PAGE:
With near-countless regional Englishes shaped by millennia of history, few nations boast as many varieties of language in such a compact geography. (NOTE: This page uses the International Phonetic Alphabet (IPA). For information about this notation, please visit my page of IPA Resources.) Why Do Americans and Brits Have Different Accents? In 1776, whether you were declaring America independent from the crown or swearing your loyalty to King George III, your pronunciation would have been much the same.

Why Do Americans and Brits Have Different Accents?

At that time, American and British accents hadn't yet diverged. What's surprising, though, is that Hollywood costume dramas get it all wrong: The Patriots and the Redcoats spoke with accents that were much closer to the contemporary American accent than to the Queen's English. It is the standard British accent that has drastically changed in the past two centuries, while the typical American accent has changed only subtly. Traditional English, whether spoken in the British Isles or the American colonies, was largely "rhotic. " Rhotic speakers pronounce the "R" sound in such words as "hard" and "winter," while non-rhotic speakers do not. It was around the time of the American Revolution that non-rhotic speech came into use among the upper class in southern England, in and around London.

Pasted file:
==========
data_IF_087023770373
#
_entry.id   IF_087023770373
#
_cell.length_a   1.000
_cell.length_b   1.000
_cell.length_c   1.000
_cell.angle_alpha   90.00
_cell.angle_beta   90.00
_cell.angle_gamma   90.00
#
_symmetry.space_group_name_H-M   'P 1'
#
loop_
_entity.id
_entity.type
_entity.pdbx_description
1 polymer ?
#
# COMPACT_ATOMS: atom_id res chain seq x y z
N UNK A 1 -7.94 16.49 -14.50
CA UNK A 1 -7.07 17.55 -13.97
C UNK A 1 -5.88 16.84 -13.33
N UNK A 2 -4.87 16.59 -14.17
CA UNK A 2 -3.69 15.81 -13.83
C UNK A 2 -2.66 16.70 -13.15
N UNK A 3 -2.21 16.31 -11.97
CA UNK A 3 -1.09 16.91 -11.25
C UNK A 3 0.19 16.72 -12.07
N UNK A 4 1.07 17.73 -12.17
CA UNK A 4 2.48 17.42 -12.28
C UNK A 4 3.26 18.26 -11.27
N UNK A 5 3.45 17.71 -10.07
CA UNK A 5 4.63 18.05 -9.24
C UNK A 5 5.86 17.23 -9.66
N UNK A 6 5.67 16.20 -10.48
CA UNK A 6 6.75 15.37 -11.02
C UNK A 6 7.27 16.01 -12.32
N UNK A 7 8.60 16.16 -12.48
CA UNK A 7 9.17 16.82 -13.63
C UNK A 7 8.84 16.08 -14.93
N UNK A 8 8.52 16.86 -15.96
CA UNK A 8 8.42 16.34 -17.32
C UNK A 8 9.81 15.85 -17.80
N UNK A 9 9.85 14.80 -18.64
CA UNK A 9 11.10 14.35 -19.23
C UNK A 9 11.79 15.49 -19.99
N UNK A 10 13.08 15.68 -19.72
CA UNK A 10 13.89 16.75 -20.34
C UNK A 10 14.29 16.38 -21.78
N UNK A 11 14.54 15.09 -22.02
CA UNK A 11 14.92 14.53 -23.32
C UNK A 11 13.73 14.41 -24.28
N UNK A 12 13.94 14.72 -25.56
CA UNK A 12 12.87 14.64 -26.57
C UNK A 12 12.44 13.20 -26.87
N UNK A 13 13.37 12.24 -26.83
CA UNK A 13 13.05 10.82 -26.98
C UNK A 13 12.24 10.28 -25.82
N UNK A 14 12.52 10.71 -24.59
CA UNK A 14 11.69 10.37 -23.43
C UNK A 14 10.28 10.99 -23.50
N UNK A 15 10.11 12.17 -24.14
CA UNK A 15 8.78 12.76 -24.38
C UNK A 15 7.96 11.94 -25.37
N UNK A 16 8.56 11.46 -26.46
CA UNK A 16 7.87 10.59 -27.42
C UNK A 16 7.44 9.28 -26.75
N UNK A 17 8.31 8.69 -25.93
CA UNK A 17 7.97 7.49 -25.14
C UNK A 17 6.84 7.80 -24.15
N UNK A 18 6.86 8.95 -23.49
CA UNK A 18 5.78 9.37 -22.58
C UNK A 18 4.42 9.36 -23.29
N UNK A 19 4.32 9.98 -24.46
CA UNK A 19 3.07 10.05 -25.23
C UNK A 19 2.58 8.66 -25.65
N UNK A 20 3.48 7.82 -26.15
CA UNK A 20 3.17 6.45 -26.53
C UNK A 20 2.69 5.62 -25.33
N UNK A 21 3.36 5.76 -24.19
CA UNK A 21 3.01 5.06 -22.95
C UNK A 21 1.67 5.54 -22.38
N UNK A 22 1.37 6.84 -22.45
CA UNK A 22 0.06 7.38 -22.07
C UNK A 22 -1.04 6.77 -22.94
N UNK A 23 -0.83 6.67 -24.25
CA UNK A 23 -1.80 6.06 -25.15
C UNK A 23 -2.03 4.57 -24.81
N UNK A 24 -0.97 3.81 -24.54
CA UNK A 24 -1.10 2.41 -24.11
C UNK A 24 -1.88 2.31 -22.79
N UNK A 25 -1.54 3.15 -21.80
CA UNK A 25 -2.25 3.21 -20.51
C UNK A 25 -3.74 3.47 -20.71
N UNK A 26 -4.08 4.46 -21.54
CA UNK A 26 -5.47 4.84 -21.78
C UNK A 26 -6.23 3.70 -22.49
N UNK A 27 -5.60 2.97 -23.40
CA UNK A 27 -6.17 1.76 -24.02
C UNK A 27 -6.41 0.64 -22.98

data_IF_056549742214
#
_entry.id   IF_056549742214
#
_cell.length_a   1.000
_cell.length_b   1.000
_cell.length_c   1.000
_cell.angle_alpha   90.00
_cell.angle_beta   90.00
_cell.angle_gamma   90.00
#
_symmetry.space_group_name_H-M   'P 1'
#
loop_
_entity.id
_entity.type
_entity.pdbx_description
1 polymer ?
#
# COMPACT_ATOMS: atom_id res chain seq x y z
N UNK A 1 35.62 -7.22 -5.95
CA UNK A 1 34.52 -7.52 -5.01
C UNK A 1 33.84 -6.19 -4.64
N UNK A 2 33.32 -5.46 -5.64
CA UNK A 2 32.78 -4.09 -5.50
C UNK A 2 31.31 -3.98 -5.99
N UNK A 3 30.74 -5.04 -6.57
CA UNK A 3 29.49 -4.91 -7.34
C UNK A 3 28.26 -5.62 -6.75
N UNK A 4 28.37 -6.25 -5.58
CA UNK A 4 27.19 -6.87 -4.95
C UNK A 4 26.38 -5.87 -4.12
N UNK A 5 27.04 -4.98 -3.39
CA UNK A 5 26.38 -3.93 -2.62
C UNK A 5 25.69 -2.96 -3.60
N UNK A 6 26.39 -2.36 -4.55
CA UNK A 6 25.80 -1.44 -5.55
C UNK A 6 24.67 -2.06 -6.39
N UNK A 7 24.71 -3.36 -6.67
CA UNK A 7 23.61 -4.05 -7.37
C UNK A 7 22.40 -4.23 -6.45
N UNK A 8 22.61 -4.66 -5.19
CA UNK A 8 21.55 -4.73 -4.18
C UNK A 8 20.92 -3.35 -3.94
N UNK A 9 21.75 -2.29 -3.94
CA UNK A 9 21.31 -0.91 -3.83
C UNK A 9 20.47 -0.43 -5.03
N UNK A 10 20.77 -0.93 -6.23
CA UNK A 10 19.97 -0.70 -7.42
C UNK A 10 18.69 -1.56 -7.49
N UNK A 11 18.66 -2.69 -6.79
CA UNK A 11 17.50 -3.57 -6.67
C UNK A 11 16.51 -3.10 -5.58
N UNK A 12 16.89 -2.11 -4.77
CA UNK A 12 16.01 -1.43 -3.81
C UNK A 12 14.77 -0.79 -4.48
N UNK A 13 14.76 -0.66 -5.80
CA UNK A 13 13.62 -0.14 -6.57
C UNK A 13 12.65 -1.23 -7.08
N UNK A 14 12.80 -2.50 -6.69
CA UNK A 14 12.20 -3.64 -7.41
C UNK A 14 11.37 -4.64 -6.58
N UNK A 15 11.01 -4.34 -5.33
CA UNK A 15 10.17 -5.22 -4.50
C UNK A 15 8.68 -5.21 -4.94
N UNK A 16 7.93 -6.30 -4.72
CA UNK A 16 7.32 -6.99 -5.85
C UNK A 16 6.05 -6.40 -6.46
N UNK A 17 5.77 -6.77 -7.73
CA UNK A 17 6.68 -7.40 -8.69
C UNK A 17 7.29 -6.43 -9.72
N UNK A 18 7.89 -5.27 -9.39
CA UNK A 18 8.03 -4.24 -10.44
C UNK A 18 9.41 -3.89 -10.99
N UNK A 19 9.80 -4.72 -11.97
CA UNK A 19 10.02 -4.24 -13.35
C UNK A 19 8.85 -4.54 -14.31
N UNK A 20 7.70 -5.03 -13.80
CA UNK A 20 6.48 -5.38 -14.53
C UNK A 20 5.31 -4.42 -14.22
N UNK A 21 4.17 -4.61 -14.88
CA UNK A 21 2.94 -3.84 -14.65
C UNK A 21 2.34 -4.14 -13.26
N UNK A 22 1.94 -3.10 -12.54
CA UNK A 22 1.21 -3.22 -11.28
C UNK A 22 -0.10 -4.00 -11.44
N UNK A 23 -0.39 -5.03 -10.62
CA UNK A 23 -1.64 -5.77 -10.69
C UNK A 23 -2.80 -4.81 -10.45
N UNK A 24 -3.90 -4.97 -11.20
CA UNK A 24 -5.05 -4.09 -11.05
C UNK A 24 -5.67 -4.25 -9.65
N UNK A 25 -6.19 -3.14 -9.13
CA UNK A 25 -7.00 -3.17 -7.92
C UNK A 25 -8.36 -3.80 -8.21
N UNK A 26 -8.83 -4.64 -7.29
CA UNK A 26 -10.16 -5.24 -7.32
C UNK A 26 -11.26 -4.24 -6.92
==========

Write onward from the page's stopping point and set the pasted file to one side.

Why Do Brits and Americans Spell Words Differently? Two people, one common language… sort of.

Why Do Brits and Americans Spell Words Differently?

Center vs. centre, color vs. colour, realize vs. realise — a seemingly endless list of spelling divergences have cropped up in the 250 years since the colonies and United Kingdom were ruled by one and the same king. Why are there so many differences in British and American spelling, and how did they creep in? Each word has its own unique history, but the primary mover and shaker in this transatlantic drama is the nineteenth century American lexicographer Noah Webster, he of dictionary fame. According to "A History of English Spelling" (Manchester University, 2011) by D.G. Australian English. Australian English (AusE, AuE, AusEng, AustralE, en-AU[1]) is a major variety of the English language, used throughout Australia.

Australian English